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October 2016
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Sky-way robbery? Time to fight back, football fans

by Ché ‘Blacksheep’ Guevara

The moving of the Arsenal v. Leicester City game from Saturday 13 February to lunchtime on the Sunday won’t inconvenience me from a travel perspective but it will give me an awkward decision to make (given its Valentine’s day). I think I know what I will do but at least I have the option; unlike Walter and his merry band of Belgian Gooners (and thousands of other football fans of both clubs) I don’t have to alter my travel plans at the last minute.

Walter eloquently described exactly what problems moving a game at such short notice can cause and the result will be empty seats in some parts of the ground. Ok, some people will get refunds on their tickets or sell them on the Ticket Exchange or to friends (or even to touts – since no one seems to want to do anything to stop them operating outside the Emirates). But some will simply be unable to come because of money, work, family commitments etc.

Why is this happening? Money!

As Abba know money, money, money, must be funny, it’s a rich man’s world…

Sky (and BTSprot) own the franchise to show Premier League matches all over the globe. They pour millions into football and it pays for our stars’ wages and helps clubs survive and (some) to turn a profit. TV money is GOOD for football clubs. But, as Sir Alex Ferguson (remember him?) once declared, it’s potentially BAD for football.

As the recent Twenty’s Plenty protest argued football stadiums without fans in them lose the atmosphere that make football the spectacle that it is (and so the draw for all that TV money in the first place). There are two things (other than Walter’s excellent piece) that you might want to read about this: Arseblog (as usual) makes some very valid points but also this piece from the Guardian in early January.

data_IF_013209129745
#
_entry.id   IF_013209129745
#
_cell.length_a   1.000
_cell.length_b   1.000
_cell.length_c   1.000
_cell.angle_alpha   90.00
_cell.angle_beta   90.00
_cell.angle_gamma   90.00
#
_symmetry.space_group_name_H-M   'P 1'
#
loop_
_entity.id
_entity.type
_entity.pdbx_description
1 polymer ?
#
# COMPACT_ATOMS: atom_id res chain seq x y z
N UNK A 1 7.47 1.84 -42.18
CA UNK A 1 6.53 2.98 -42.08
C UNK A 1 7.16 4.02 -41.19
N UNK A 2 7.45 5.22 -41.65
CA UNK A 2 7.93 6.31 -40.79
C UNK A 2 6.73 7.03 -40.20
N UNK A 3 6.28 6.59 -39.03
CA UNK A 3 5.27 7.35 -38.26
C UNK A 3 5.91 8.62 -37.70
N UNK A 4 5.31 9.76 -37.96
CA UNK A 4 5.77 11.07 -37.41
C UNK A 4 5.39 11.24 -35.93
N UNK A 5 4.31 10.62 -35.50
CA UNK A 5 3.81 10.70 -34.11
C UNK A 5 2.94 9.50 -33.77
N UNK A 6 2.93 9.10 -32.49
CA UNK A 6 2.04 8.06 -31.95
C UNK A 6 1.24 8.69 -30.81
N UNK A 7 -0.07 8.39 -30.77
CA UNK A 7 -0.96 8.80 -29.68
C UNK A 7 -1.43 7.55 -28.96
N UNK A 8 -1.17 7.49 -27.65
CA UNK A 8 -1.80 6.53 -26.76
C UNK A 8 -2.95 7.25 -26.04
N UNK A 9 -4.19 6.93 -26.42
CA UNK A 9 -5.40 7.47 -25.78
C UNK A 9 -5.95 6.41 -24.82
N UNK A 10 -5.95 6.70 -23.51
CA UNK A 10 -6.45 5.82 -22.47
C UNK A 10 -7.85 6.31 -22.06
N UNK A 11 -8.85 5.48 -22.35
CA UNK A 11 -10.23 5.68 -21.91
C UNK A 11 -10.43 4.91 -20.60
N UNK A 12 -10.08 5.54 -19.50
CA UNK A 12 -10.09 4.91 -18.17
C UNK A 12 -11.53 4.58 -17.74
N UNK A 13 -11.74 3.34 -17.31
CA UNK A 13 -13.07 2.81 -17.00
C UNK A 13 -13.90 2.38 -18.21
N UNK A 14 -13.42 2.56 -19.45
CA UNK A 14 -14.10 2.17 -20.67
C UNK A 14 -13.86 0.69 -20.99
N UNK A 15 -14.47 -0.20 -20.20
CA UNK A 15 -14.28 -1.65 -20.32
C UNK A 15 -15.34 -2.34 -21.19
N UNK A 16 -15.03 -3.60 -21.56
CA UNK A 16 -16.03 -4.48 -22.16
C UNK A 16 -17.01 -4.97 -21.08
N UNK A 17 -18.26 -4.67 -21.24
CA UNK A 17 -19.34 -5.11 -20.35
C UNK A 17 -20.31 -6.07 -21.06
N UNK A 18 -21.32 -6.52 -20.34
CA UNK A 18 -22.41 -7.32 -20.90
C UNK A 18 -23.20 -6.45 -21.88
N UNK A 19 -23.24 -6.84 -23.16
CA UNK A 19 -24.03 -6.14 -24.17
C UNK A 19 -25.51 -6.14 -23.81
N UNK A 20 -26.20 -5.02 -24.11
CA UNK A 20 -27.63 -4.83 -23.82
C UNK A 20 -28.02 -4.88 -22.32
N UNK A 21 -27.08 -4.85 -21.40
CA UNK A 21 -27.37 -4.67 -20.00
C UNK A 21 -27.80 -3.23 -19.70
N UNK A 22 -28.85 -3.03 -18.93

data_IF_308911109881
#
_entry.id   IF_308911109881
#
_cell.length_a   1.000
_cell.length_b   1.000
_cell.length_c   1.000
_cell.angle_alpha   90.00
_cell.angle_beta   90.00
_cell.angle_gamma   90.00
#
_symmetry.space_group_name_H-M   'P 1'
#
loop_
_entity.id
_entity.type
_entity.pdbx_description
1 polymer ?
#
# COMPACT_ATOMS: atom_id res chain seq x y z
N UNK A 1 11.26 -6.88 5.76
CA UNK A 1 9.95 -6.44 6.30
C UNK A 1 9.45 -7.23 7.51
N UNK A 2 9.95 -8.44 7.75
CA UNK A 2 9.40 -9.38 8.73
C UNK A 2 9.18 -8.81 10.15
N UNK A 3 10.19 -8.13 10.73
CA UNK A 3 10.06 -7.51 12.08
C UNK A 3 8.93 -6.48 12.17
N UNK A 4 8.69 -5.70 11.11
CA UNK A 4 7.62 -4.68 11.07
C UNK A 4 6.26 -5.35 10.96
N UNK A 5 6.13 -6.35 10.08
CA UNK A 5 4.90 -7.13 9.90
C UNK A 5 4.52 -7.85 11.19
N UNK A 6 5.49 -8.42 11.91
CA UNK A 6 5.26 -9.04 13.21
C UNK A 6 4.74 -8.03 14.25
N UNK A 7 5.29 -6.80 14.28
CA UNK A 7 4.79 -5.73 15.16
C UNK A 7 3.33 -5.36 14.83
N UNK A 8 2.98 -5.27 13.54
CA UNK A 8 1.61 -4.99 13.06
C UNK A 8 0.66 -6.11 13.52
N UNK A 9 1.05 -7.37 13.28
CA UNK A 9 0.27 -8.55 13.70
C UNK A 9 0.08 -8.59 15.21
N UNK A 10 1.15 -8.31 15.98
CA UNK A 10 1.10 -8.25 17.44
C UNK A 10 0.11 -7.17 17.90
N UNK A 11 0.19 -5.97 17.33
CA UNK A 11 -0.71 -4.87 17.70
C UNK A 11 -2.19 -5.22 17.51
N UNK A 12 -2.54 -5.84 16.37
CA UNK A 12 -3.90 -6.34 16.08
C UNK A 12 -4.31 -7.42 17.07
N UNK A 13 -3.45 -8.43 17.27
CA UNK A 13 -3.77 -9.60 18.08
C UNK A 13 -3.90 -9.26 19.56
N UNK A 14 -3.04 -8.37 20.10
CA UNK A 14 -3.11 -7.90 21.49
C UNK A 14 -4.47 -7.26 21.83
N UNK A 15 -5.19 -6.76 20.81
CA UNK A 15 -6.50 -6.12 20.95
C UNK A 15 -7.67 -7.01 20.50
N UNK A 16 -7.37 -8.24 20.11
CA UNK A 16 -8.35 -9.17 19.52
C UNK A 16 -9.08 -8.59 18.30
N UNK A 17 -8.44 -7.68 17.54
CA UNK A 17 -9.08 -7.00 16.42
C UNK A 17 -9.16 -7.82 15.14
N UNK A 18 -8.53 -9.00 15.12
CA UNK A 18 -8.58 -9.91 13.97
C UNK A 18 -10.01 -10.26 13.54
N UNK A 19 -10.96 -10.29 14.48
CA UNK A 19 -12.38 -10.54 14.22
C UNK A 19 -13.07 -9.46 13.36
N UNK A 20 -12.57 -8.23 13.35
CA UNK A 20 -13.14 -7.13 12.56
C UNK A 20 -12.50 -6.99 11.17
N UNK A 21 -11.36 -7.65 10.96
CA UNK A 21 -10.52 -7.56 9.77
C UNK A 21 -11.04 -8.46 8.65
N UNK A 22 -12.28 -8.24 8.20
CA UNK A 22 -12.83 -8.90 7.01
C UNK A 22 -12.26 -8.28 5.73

It seems Leicester fans (the 3,000 of them that are travelling to the game) might well make their own protest  by boycotting the opening 5 minutes of the game. Some Arsenal fans might join them in solidarity and I applaud that. You might recall that Bayern fans did the same ahead of our recent Champions League game in protest at the cost of tickets in England.

Personally while I think protesting is a good thing and I’m all for it I shan’t be joining in (as I didn’t join in for the CL game). I want to be there to cheer on my team in what might is now a serious title clash (and why Sky couldn’t see this earlier goodness only knows).

More importantly I don’t think this sort of protest is particularly effective. Yes let’s have banners, or sing songs, but I rather expect Sky’s cameras will ignore it, or brush it off by saying they are allowing MANY more people to watch the game than the 60,000 in the ground. They won’t behave differently in future as a result of a few hundred well-meaning football fans.

The clubs might compensate the fans (and they should). With all the money they receive from TV rights every Arsenal and Leicester fan who can produce evidence of losing money as a result of this (cancelled or rescheduled flights, trains etc, hotel bookings and so on) should have that paid by the ‘football family’. Of course the people that should pay are Sky, but I note they couldn’t even be arsed to comment in the immediate aftermath of this story breaking.

If we really want to wrest control of football back from Sky and the other TV companies the solution is actually right in front of our eyes – and I mean literally in front of them. If you have a Sky account then cancel it. Do it today. Tell them why when you call. Tell them because you won’t accept them mucking around with our beloved sport any longer.